First, a Story:

Why haven’t aliens visited our solar system yet? They read the reviews in The Lonely Planet: Only one star.

Second, a Song:

The musica universalis (literally universal music), also called music of the spheres or harmony of the spheres, is an ancient philosophical concept that regards proportions in the movements of celestial bodies – the Sun, Moon, and planets – as a form of music. This “music” is not thought to be audible, but rather a harmonic, mathematical or religious resonance. The idea continued to appeal to scholars until the end of the Renaissance, influencing many schools of thought, including humanists. Further scientific exploration discovered orbital resonance in specific proportions in some orbital motion.

The connection between music, mathematics, and astronomy had a profound impact on history. It resulted in music’s inclusion in the Quadrivium, the medieval curriculum that included arithmetic, geometry, music, and astronomy, and along with the Trivium (grammar, logic, and rhetoric) made up the seven liberal arts, which are still the basis for higher education today.

A small number of recent compositions either make reference to or are based on the concepts of Musica Universalis or Harmony of the Spheres. Among these are Elegy by Diego Cobian, Music of the Spheres by Mike Oldfield, Om by the Moody Blues, The Earth Sings Mi Fa Mi album by The Receiving End of Sirens, Music of the Spheres by Ian Brown, and Björk’s single Cosmogony, included in her 2011 album Biophilia. Earlier, in the 1910s, Danish composer Rued Langgaard composed a pioneering orchestral work titled Music of the Spheres. Music of the Spheres was also the title chosen for the musical foundation of the video game Destiny, and was composed by Martin O’Donnell, Michael Salvatori, and Paul McCartney. The game features an 8-part musical companion also called Music of the Spheres, officially released in 2018.

Paul Hindemith wrote an Opera (1957), and a Symphony using the same music, called Die Harmonie der Welt (“The harmony of the world”) based upon the life of the Astronomer Johannes Kepler. 

Rush percussionist and lyricist Neil Peart referenced The Music of the Spheres on the song “The Analog Kid” which appeared on the Signals album in 1982.

Josef Strauss (20 August 1827 – 22 July 1870) was an Austrian composer.

He was born in Mariahilf (now Vienna), the son of Johann Strauss I and Maria Anna Streim, and brother of Johann Strauss II and Eduard Strauss. His father wanted him to choose a career in the Austrian Habsburg military. He studied music with Franz Dolleschal and learned to play the violin with Franz Anton Ries.

He received training as an engineer, and worked for the city of Vienna as an engineer and designer. He designed a horse-drawn revolving brush street-sweeping vehicle and published two textbooks on mathematical subjects. Strauss had talents as an artist, painter, poet, dramatist, singer, composer and inventor.

Josef Strauss wrote 283 opus numbers. He wrote many waltzes, including: Sphären-Klänge (Music of the Spheres), Delirien (Deliriums), Transaktionen (Transactions), Mein Lebenslauf ist Lieb’ und Lust (My Character is Love and Joy), and Dorfschwalben aus Österreich (Village Swallows from Austria), polkas, most famously the Pizzicato Polka with his brother Johann, quadrilles, and other dance music, and also some marches. The waltz The Mysterious Powers of Magnetism (Dynamiden) with the use of minor keys showed a quality that distinguished his waltzes from those of his more popular elder brother. The polka-mazurka shows influence by Strauss, where he wrote many examples like Die Emancipierte and Die Libelle (per Wikipedia). per Robert Cummings writes: The Sphärenklänge Waltzes are considered one of the finest efforts of the melancholic Josef Strauss, a composer who might have developed a deeper musical language had his Strauss family heritage not constrained him to do otherwise. Still, he could turn out waltzes and other dances with nearly the craftsmanship, if not the facility, of his older brother Johann II. Josef used more inventive harmonies and understood melodic subtleties with a keenness not possessed by his older brother. The Sphärenklänge Waltzes here divulge his many strengths, from his mastery of form to his colorful orchestral scoring.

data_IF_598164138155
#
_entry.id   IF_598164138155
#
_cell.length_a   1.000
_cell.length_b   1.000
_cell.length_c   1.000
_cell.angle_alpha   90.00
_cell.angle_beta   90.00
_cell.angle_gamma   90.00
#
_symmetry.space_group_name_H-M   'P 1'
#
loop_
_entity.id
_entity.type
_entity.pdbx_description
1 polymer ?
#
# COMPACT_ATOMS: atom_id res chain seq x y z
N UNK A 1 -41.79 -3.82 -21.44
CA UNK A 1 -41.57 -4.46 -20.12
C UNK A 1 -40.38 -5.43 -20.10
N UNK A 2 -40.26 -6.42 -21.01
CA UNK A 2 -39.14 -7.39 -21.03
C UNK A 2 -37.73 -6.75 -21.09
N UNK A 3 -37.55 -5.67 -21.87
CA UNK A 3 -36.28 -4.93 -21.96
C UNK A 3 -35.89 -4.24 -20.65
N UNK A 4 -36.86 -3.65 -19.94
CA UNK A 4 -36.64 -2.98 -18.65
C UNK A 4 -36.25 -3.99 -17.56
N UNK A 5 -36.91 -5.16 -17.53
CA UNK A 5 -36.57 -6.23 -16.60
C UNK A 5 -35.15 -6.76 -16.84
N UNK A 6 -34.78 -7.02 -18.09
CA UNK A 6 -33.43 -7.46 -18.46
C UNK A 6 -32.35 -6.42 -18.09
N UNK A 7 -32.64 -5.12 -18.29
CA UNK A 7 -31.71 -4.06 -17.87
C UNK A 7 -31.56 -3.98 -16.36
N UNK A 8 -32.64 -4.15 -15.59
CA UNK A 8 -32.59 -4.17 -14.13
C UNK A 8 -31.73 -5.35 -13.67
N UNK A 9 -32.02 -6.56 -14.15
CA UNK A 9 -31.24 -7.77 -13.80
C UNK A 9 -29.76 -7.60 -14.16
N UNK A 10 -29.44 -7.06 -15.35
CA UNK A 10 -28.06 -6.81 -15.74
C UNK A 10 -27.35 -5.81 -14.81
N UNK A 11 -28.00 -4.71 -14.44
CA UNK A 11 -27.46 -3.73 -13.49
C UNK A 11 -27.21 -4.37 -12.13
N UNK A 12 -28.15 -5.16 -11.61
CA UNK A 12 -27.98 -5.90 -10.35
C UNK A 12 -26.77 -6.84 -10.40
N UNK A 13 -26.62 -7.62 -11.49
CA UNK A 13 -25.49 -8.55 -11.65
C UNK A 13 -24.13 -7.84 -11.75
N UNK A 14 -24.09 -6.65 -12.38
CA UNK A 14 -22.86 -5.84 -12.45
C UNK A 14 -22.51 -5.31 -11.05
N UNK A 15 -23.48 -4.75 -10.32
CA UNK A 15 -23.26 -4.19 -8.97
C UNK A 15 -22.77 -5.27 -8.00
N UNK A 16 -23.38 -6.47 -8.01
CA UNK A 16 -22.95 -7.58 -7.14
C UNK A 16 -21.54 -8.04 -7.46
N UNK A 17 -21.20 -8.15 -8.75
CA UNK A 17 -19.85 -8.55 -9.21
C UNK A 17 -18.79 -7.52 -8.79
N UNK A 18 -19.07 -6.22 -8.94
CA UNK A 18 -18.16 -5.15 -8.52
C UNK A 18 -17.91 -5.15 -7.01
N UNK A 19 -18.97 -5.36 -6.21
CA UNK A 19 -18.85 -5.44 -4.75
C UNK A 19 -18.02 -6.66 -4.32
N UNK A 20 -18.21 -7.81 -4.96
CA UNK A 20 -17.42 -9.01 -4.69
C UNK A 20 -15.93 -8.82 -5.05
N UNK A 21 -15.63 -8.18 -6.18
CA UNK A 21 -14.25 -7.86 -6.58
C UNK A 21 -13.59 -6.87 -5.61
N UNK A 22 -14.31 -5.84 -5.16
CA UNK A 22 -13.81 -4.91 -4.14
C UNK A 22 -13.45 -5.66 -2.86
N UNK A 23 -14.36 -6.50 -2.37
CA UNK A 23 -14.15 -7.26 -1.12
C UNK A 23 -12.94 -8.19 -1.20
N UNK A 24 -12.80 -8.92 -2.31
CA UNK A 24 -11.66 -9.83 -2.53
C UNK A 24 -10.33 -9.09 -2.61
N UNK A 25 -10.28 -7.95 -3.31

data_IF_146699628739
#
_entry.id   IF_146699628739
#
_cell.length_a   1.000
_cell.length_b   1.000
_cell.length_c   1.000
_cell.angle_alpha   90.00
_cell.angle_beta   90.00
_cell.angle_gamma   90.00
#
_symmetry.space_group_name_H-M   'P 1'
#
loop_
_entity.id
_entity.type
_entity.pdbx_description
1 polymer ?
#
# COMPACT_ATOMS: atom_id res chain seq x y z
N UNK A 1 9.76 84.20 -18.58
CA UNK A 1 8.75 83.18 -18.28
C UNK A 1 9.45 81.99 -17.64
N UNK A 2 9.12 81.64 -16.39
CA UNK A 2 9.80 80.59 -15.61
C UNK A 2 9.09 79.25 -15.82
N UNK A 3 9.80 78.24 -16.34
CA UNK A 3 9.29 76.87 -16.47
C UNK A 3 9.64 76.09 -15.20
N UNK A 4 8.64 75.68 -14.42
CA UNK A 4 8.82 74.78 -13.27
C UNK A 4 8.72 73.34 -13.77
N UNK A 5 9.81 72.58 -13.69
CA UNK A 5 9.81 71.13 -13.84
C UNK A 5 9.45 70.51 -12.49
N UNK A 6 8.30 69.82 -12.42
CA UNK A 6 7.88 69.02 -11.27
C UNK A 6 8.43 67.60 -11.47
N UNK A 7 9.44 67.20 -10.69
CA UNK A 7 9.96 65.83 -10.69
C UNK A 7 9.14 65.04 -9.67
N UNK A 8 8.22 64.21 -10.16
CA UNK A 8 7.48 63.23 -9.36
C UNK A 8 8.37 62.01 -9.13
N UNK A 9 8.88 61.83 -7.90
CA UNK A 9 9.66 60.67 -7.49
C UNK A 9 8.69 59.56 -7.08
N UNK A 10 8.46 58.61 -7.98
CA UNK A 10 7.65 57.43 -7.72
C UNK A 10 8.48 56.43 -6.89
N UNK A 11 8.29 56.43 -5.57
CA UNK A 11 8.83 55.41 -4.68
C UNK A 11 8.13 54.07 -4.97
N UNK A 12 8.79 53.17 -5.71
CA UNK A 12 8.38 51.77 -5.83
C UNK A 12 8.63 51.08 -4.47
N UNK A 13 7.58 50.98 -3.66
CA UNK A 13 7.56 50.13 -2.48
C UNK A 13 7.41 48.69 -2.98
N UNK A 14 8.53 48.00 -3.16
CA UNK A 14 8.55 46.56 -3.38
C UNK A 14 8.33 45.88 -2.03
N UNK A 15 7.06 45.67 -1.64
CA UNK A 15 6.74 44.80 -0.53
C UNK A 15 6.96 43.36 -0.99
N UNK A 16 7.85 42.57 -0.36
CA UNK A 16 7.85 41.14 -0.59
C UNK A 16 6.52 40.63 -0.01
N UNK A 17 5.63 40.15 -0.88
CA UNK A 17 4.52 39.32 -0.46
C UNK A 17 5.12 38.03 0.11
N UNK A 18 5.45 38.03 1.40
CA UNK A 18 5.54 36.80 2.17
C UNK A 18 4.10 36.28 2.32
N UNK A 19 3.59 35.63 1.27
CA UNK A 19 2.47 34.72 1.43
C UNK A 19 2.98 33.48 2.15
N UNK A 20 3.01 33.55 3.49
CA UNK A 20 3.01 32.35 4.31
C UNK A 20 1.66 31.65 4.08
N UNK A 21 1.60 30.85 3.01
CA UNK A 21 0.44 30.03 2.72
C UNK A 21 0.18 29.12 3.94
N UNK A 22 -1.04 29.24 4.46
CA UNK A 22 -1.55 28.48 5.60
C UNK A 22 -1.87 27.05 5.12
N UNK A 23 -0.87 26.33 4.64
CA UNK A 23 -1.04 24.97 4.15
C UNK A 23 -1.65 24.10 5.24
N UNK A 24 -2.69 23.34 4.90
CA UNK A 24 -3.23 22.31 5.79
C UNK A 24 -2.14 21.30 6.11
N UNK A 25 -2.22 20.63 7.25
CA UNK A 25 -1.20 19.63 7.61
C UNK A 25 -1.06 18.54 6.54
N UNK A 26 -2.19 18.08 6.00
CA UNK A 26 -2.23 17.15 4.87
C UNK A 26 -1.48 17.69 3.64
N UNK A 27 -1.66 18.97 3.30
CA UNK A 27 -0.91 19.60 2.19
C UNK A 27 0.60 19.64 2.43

In the dreamy opening, Josef divulges a vague Wagnerian sense in his subtle, suggestive harmonies. The main theme is not immediately catchy, but wears on the listener on repeated hearings, exhibiting a sort of serene grace in its first subject and a playful joy in its second subject. In the middle section, Strauss imaginatively develops his thematic material, deftly retaining the air of festivity and playfulness, the dance step never missing a beat or a sense of continuity in the celebration. One can safely assess that this is one of the most sophisticated waltz works ever composed by a Strauss. Lasting about 12 minutes, it will appeal to a wide audience in and out of classical realms.

Here is Andre Rieu and his Johann Strauss Orchestra performing Josef Strauss’ Sphären-Klänge (Music of the Spheres). I hope you enjoy this! 


Thought for the Day:

“As material fortune is associated with the properties of the body, so honor belongs to those of the soul.” –  Ptolemy

Have a great day!

Dave & Colleen

© 2021 David J. Bilinsky and Colleen E. Bilinsky

Leave a Reply